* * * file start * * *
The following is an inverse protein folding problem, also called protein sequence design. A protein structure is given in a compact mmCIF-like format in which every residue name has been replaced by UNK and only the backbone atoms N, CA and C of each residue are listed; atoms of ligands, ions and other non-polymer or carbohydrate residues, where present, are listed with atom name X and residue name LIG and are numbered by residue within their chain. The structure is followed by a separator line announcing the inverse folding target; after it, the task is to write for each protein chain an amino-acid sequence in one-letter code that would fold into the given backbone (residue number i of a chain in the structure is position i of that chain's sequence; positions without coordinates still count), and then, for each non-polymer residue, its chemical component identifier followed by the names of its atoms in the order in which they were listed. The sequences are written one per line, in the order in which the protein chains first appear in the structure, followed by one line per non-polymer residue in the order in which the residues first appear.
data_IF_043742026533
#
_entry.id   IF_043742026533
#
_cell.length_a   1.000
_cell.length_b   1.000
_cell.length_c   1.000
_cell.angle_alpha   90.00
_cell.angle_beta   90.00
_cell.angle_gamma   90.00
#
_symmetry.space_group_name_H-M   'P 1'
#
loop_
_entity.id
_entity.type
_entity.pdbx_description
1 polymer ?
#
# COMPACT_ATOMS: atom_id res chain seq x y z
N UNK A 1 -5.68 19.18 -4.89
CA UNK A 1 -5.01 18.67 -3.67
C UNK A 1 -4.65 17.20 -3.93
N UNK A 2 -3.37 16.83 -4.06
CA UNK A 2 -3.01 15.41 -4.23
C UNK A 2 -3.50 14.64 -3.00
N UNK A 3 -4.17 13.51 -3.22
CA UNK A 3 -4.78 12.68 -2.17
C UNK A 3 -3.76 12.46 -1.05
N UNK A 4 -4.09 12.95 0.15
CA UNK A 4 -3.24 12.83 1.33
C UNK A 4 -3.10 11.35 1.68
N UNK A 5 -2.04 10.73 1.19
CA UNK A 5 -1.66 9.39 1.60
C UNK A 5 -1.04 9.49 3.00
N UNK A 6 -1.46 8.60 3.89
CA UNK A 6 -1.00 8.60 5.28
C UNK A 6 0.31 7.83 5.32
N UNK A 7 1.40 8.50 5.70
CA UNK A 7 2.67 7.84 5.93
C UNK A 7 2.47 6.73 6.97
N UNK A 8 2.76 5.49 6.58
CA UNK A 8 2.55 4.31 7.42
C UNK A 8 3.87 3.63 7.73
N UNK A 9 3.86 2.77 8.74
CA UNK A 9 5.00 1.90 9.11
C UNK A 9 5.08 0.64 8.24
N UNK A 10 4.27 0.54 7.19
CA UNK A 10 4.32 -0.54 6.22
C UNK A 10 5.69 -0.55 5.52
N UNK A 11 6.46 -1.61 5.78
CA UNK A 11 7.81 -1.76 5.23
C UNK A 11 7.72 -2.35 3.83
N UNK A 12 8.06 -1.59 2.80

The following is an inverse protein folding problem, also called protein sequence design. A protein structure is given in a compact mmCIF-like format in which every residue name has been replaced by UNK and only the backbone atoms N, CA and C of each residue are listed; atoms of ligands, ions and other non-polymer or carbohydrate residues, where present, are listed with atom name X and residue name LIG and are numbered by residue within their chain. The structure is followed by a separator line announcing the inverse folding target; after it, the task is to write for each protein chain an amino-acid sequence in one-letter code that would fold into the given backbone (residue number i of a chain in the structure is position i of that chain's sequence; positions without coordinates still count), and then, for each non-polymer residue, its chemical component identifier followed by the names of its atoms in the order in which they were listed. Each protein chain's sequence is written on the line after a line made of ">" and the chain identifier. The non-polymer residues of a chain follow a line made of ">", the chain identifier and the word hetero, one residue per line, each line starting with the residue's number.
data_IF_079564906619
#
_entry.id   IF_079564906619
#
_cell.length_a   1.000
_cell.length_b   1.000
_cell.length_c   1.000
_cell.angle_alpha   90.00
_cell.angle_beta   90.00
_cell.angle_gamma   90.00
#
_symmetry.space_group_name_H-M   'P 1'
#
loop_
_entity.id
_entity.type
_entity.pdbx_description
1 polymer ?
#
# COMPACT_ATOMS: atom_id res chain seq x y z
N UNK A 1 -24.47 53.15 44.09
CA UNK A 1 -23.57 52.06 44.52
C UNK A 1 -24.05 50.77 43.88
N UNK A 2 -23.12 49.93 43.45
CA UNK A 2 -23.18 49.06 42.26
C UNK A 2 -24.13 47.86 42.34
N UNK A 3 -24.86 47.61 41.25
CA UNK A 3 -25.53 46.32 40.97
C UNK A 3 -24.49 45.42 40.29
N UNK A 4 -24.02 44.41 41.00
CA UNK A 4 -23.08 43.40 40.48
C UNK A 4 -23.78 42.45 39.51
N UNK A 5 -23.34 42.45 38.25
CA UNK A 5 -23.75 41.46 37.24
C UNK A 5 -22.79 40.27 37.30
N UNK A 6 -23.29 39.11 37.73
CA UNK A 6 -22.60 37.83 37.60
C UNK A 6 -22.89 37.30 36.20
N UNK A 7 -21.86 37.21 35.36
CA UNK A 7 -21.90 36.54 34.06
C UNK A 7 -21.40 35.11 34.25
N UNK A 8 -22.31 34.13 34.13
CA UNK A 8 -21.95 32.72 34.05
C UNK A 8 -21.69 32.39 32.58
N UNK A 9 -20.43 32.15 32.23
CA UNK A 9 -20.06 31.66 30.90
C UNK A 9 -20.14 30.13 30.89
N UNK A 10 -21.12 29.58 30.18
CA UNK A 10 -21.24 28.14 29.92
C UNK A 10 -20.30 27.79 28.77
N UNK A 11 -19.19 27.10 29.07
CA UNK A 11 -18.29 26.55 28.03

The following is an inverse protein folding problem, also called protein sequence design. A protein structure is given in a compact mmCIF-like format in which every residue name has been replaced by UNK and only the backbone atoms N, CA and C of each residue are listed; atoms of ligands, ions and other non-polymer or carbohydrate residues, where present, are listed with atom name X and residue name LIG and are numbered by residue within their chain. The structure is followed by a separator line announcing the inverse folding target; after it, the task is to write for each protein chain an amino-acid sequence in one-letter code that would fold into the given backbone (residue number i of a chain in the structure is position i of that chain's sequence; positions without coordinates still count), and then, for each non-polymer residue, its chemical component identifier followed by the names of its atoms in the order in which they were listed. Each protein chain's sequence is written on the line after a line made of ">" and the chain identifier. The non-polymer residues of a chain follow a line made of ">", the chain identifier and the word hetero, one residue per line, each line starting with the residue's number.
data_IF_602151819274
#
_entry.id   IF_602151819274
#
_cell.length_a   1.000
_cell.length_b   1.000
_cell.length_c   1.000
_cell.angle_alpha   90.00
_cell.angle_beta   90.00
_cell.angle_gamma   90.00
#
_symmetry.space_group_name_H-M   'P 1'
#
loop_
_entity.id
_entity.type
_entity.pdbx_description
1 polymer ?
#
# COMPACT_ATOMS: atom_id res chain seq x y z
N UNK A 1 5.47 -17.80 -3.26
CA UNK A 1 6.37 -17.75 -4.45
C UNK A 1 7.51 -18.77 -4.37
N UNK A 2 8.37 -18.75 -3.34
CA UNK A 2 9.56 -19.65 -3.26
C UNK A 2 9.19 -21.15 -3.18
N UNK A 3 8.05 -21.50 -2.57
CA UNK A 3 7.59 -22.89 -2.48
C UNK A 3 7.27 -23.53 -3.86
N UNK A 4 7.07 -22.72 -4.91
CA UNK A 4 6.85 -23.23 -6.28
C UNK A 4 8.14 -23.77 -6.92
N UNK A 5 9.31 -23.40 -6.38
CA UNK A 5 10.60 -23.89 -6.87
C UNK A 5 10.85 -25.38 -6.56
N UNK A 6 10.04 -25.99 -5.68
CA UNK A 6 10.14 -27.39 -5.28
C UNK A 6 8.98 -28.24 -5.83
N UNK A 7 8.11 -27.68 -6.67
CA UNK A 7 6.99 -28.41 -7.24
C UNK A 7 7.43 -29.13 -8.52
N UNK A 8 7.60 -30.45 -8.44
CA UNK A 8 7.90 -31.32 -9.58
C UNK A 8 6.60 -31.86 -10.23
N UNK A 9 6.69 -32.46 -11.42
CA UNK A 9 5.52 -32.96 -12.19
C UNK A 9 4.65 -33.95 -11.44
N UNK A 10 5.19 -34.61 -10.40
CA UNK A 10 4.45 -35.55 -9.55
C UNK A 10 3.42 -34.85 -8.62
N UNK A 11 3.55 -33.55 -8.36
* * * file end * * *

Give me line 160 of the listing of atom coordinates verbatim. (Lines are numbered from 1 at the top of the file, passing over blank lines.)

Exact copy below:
N UNK A 11 3.55 -33.55 -8.36